Review: Tech Refactored Ep. 16- The Fabric of Civilization with Virginia Postrel

Tue, 05/04/2021

This post is a summary of Episode 16 of The Nebraska Governance & Technology Center’s (NGTC) Podcast Series, Tech Refactored. Host Gus Hurwitz, Director of the NGTC was joined by Virginia Postrel, author of several books focusing on the intersection of culture, commerce and technology, including, most recently, The Fabric of Civilization: How Textiles Made the World.

            If the quote by Mark Weiser that “the most profound technologies are those that disappear,” (a quote with which Hurwitz begins the interview), then textiles must surely fall into that category. The average consumer gives precious-little thought to the processes by which the fabrics that they clothe their body come into being, and even less to the historical proceedings that led to those processes. Certainly styles and fashions are given plenty of thought, but to some degree fabrics themselves are often treated as little more than a background medium, the oil-based paint from which a Rembrandt is rendered.

Postrel’s book untwines (forgive the pun) that conception, shedding light on the technological evolution (first informal, and later deliberate) that led to the modern textile industry. Indeed other major transformational changes, (Postrel cites the industrial revolution itself), were in some ways derivative of the underlying primary goal of spinning cloth more efficiently. And that process began far earlier- “textiles, first of all, are very, very old. They go back at least 10,000 years. And if you are going to talk about string, then you’re going back 50,000 years.”

“You can find exceptions, but pretty much every human settlement, from time immemorial, has used textiles; so if you want to look on a grand scale, they are useful for understanding the evolution of civilization.” Understanding fundamental technologies, for Postrel, also has important ramifications for how both lives and laws are structured. “We lose something when we don’t know where things come from. Partly, we tend to think we understand more than we do, and that can lead to ignorant prescriptions for regulation or policy- or it can lead to people to start businesses when they don’t grasp how difficult it will be.”

For Postrel, there are those practical considerations that make understanding background technologies useful, but there are also more intangible implications as well. “If you have at least a modicum of understanding of where things come from, I think it makes you just appreciate the world we live in better, and the work that other people do. I think it just makes us more fully rounded, better human beings.”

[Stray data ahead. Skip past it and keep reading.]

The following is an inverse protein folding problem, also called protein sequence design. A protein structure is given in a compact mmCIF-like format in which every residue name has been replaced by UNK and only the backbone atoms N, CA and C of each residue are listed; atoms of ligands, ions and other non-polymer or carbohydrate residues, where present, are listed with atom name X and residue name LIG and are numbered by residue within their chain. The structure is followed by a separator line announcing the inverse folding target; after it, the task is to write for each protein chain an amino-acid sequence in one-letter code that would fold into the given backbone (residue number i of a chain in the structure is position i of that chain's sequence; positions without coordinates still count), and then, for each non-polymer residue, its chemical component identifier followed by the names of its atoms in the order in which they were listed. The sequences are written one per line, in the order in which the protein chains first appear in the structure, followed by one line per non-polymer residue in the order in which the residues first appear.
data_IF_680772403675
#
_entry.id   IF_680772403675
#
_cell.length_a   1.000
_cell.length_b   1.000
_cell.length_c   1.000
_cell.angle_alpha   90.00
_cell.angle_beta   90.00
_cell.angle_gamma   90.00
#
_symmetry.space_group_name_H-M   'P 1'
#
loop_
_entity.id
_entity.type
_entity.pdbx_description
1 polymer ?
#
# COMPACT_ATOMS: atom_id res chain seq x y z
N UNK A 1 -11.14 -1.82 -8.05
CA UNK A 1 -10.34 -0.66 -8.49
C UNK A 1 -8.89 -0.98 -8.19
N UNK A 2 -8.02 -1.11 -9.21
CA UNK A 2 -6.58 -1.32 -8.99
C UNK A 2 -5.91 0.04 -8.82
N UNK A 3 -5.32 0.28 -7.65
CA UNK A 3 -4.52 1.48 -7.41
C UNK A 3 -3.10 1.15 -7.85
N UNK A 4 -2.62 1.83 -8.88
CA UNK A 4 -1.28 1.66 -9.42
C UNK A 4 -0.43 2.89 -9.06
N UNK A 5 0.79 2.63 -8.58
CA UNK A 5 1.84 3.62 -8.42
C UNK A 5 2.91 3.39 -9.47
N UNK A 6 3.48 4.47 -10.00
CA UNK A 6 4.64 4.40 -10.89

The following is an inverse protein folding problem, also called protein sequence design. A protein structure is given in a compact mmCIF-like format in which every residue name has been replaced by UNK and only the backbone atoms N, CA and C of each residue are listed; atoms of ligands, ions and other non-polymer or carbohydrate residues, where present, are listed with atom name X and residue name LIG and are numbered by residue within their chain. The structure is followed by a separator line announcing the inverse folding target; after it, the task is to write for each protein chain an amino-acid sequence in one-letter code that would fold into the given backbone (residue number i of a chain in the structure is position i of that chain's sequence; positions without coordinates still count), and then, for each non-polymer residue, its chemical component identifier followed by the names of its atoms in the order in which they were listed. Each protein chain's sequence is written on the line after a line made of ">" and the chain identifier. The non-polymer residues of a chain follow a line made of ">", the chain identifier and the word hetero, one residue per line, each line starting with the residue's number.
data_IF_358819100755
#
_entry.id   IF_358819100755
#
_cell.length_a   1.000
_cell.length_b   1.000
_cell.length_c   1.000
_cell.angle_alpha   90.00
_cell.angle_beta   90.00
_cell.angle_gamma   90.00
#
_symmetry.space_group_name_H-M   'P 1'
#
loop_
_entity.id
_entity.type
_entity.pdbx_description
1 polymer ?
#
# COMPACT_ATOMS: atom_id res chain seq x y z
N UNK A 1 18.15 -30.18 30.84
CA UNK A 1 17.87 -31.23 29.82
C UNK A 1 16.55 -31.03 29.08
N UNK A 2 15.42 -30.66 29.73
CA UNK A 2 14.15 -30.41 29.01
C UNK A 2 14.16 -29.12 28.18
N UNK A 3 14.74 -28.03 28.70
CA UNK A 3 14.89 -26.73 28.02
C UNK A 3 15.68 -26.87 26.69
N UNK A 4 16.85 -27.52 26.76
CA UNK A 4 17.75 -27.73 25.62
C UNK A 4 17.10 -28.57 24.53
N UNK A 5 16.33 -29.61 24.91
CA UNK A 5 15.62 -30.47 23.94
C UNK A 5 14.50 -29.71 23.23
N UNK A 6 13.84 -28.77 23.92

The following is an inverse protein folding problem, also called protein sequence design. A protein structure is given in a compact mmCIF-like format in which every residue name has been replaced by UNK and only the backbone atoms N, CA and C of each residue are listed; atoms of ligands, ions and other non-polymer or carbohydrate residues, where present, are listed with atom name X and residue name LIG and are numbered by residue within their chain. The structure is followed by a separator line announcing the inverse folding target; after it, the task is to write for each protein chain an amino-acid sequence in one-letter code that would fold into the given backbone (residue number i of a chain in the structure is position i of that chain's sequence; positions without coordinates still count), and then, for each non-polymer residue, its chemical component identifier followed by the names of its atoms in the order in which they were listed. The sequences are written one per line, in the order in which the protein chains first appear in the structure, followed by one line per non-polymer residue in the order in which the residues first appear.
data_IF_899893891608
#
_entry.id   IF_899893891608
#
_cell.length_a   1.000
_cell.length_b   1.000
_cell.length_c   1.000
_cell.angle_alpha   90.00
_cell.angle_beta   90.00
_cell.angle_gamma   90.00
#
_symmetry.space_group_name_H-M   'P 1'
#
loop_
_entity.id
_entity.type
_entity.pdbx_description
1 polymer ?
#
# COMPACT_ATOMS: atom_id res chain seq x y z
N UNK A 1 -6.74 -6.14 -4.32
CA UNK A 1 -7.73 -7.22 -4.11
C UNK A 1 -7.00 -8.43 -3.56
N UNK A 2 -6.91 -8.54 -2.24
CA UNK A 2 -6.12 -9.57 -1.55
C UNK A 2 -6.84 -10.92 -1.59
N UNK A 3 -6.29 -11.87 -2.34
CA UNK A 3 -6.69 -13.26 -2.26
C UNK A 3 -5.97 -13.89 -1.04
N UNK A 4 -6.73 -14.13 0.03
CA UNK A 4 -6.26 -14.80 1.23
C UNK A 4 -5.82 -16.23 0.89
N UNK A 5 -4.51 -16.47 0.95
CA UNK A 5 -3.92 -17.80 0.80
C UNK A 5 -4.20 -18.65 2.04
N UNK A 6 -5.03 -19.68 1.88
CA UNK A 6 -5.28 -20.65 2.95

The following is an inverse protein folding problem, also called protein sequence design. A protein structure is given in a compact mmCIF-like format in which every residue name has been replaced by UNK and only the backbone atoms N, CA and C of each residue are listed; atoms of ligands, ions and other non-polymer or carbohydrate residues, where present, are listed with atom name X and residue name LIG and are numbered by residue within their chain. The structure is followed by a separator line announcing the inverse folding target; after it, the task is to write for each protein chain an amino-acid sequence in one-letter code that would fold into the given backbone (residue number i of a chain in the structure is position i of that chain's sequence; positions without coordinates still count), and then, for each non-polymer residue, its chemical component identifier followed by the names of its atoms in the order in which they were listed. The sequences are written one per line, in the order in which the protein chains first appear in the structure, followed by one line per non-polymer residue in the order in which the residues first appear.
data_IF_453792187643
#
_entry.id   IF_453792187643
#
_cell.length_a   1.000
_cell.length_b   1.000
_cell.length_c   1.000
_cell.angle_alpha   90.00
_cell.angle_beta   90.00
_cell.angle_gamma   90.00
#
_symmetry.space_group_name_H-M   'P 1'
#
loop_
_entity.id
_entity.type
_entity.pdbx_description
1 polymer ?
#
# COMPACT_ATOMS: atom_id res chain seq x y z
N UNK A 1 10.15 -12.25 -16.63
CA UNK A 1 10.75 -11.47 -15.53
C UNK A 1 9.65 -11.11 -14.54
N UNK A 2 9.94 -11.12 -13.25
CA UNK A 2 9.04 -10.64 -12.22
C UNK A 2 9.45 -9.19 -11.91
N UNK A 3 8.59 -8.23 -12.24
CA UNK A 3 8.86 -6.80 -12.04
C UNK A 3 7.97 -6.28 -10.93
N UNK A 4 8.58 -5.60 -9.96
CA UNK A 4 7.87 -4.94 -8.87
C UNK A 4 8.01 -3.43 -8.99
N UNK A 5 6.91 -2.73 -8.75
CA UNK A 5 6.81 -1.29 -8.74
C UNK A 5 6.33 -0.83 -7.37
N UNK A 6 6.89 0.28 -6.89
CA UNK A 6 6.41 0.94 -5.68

Postrel provides a vivid example:

Yesterday afternoon I was sitting in a chair, just thinking about some of the questions for our discussion today. And I looked and I could see my feet, they were covered in socks, and I was sitting in an upholstered chair. There was a leather chair next to me, and I could see the thread that was used in the upholstery in some stretched canvas paintings on the wall. And I thought: wow, I see all of these things differently. I wouldn’t have noticed them in the same way.

Turning back to history, Postrel also acknowledges that the narratives of fabric production are littered with stories of human exploitation as well. The most well known example is that of cotton production and its role in the mass enslavement of West Africans, and their transportation, en masse, to the Americas. An impenetrable number of other examples exist as well. One example Postrel mentions is the Mongol enslavement of the weavers of the city of Herat (present day Afghanistan) and their forced migration “1,500 miles across Asia, because they wanted to make cloth of a particular kind closer to the Mongel homeland.”

But the story of textiles is also one of the interconnectedness of peoples. “You definitely see, in the history of textiles, that there’s a lot of cross-fertilization and some of that is through voluntary trade. Some of it’s through warfare, through captives.” But having developed separately, often you can see “new and different things that wouldn’t have happened if they hadn’t come in contact with each other.” And certainly there is something profoundly redeeming about that.

Tech Refactored Text Logo underlined with the words Episode Review underneath